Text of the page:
The music of Bach, the magnificent and exquisite Requiem by Duruflé, as well as contemporary organ works will be performed at Müpa Budapest on Tuesday evening, 30 November, in a concert that crosses eras, genres and generations.
The beautiful organ, the focal point of Müpa’s Béla Bartók National Concert Hall, is recognised as one of the world’s greatest concert hall organs. The 92-register, 5-manual instrument with 6,804 pipes was built in collaboration between the Pécs Organ Builders and Mühleisen Orgelbau Stuttgart.
“As an emblematic symbol of the hall, the organ unites architecture and music, connects the past and the present, and creates a link between musical genres and cultures.”
– says the Müpa website.
The concert on 30 November will highlight the connection that this monumental instrument represents. The special programme will bridge the gap between solo works for organ, orchestral and choral works, the human voice and instrumental music, the works of the organ’s greatest past masters and contemporary repertoire, and generations of musicians, including two funeral masses. In the first half of the concert, organist-composer Zsigmond Szathmáry’s works, including his Requiem for Fukushima, will alternate with music by Johann Sebastian Bach, and after the interval, the audience will hear one of the most famous pieces of 21st century sacred music, Duruflé’s Requiem, performed by the UMZE Chamber Ensemble and the New Liszt Ferenc Chamber Choir.
The organist and composer Zsigmond Szathmáry, who lives in Germany, was born in 1939 in Hódmezővásárhely. He studied at the Academy of Music in Budapest, then continued his studies in Vienna, Cologne and Darmstadt. He worked as a cantor in several churches in Germany and taught at prestigious conservatories, before becoming professor at the Freiburg College of Music in 1978. As a conductor, he is best known as an inspired and knowledgeable interpreter of contemporary music, having conducted premieres of works by composers such as Heinz Holliger, Wolfgang Rihm, Luciano Berio and Mauricio Kagel.
Szathmáry is also a composer at the forefront of his field, influenced by Pousseur, Stockhausen and Ligeti, among others. Three of his works will be performed at the concert on 30 November. In addition to the dynamic, moving and exciting Feuertaufe for solo organ, there will be two Hungarian premieres. The Requiem in Memory of Fukushima, a poignant reflection on the nuclear disaster, will be performed for the first time in Hungary, and his 2012 work Cadenza con ostinati per violino e organo will also perform at the Budapest concert. Latter, for violin and organ, was written in 1994 for the composer’s violinist daughter Anikó Katharina Szathmáry.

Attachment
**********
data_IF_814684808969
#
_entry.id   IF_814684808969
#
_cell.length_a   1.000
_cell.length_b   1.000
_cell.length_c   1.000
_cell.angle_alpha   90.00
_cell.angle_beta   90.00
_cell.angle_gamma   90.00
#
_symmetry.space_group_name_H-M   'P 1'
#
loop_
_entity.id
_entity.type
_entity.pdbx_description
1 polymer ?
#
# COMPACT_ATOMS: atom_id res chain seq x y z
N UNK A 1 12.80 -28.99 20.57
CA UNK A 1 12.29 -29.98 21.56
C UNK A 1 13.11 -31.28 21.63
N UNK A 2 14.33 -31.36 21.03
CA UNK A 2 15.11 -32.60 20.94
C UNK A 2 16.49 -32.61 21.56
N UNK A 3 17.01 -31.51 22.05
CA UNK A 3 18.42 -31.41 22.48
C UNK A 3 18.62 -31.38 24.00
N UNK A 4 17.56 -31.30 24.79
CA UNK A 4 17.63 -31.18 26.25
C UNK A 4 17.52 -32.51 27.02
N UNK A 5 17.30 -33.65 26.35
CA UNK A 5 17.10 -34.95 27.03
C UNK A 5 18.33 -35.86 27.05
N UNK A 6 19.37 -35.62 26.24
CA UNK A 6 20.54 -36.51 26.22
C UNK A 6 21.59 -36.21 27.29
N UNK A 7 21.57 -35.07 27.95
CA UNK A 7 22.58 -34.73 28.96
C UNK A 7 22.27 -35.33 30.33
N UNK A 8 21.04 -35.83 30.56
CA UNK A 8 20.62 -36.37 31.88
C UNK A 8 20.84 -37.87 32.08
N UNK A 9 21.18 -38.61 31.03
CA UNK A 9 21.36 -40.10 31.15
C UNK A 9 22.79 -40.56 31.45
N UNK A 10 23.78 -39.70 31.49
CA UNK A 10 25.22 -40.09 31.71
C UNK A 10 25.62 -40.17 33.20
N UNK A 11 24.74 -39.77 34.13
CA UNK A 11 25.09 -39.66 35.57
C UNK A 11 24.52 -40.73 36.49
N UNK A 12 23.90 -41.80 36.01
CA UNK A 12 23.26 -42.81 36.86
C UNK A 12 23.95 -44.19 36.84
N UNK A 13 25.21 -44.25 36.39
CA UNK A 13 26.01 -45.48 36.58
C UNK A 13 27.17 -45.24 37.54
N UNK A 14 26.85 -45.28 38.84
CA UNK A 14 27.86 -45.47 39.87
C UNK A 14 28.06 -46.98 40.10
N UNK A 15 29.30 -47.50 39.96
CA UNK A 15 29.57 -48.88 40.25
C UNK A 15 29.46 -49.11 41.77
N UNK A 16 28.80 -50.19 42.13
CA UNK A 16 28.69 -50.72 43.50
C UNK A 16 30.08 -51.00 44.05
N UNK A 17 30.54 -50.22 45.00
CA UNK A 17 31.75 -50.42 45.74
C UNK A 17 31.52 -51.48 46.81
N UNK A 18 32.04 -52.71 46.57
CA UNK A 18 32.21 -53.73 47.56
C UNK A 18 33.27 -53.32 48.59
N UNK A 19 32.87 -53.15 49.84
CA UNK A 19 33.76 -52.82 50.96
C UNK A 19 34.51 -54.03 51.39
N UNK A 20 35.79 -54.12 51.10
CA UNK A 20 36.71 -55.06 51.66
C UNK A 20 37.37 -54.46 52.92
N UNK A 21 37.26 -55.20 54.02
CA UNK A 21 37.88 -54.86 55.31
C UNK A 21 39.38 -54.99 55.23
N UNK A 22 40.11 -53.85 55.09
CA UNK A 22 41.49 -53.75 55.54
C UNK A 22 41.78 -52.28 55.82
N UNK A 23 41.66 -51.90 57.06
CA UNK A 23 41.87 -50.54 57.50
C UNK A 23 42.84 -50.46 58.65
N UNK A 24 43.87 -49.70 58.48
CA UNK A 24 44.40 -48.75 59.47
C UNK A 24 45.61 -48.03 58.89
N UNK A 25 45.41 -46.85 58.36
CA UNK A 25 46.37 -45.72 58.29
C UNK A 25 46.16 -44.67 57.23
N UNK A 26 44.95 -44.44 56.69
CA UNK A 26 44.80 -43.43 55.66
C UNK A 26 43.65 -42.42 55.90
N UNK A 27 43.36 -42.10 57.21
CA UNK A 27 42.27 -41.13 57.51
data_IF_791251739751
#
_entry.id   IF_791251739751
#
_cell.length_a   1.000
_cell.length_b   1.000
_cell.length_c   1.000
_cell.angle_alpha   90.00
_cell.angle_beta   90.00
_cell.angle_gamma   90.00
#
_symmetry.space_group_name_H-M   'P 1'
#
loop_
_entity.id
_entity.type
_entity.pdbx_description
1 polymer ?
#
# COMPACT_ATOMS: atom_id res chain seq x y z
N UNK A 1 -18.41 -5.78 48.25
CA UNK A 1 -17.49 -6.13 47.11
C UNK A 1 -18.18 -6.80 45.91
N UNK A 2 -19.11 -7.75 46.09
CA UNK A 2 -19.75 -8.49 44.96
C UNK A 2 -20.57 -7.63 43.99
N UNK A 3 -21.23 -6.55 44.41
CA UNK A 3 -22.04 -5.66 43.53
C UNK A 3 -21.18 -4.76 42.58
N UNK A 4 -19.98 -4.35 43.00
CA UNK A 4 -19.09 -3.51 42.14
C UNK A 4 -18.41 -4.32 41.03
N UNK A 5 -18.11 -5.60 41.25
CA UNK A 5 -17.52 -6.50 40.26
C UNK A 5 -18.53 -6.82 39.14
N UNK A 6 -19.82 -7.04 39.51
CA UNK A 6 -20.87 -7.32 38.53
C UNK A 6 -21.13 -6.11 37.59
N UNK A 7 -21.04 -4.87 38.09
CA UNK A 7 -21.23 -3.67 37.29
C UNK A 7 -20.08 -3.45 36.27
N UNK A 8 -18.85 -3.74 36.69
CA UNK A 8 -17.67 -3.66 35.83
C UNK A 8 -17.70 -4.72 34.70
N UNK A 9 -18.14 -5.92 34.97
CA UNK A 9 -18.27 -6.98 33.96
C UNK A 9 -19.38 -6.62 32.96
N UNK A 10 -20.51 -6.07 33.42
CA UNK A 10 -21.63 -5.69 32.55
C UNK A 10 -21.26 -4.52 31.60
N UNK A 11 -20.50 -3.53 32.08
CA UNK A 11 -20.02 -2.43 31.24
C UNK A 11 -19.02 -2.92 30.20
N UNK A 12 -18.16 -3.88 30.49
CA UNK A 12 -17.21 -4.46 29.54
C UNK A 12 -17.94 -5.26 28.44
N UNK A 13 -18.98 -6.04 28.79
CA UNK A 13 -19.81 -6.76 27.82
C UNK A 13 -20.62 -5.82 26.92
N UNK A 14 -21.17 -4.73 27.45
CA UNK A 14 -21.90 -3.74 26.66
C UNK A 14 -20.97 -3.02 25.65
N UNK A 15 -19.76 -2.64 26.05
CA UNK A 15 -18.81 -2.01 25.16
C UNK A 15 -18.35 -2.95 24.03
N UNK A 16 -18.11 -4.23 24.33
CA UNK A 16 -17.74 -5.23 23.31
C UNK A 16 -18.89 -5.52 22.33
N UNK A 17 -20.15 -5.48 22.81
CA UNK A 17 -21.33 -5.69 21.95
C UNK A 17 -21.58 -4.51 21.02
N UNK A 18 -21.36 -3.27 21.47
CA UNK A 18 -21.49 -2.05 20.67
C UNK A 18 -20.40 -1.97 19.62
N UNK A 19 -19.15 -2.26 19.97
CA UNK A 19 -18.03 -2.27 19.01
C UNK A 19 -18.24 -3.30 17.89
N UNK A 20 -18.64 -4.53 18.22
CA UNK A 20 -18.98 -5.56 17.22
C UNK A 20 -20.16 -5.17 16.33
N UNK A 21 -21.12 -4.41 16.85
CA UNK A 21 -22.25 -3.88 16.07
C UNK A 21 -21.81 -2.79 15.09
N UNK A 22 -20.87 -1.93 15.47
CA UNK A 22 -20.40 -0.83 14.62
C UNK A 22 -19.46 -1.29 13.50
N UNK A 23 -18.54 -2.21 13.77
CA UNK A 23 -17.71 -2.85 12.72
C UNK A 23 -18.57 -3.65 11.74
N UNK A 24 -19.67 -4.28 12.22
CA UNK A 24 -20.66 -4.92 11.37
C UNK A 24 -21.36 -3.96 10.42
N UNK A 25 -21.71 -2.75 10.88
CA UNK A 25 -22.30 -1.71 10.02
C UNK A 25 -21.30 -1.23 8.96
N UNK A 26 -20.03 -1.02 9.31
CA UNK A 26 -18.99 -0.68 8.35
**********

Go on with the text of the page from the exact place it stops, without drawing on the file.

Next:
Like Zsigmond Szathmáry, 20th-century artist Maurice Duruflé was also a distinguished organist, composer and professor.
“I work slowly and throw a lot of things away”
– said the composer whose only 11 works have been published. After the intermission, Duruflé’s perhaps most famous work, the Requiem, will be played, of which he wrote three different versions: after the original in 1947, he reworked the work for organ and choir in 1948, and for soloists, choir, organ and orchestra in 1961.
Like his compatriot and great predecessor, the organist Gabriel Fauré, who composed his monumental Requiem at the end of the 19th century, Duruflé omitted parts of the traditional funeral mass. He dedicated the piece to the memory of his father, in which he also used many Gregorian motifs.
“This Requiem is not an ethereal work that sings of detachment from earthly cares. It reflects, in the unchanging form of Christian prayer, the anguish of man confronted with the mystery of his destiny. It is often dramatic, or resigned, hopeful and fearful, like the words of Scripture itself, which the liturgy quotes.”
This is how Duruflé wrote about his own work, which will be performed at Müpa Budapest on 30 November under the conductorship of Gergely Vajda.
Article: Zsuzsanna Deák
Translation: Nóra Fehér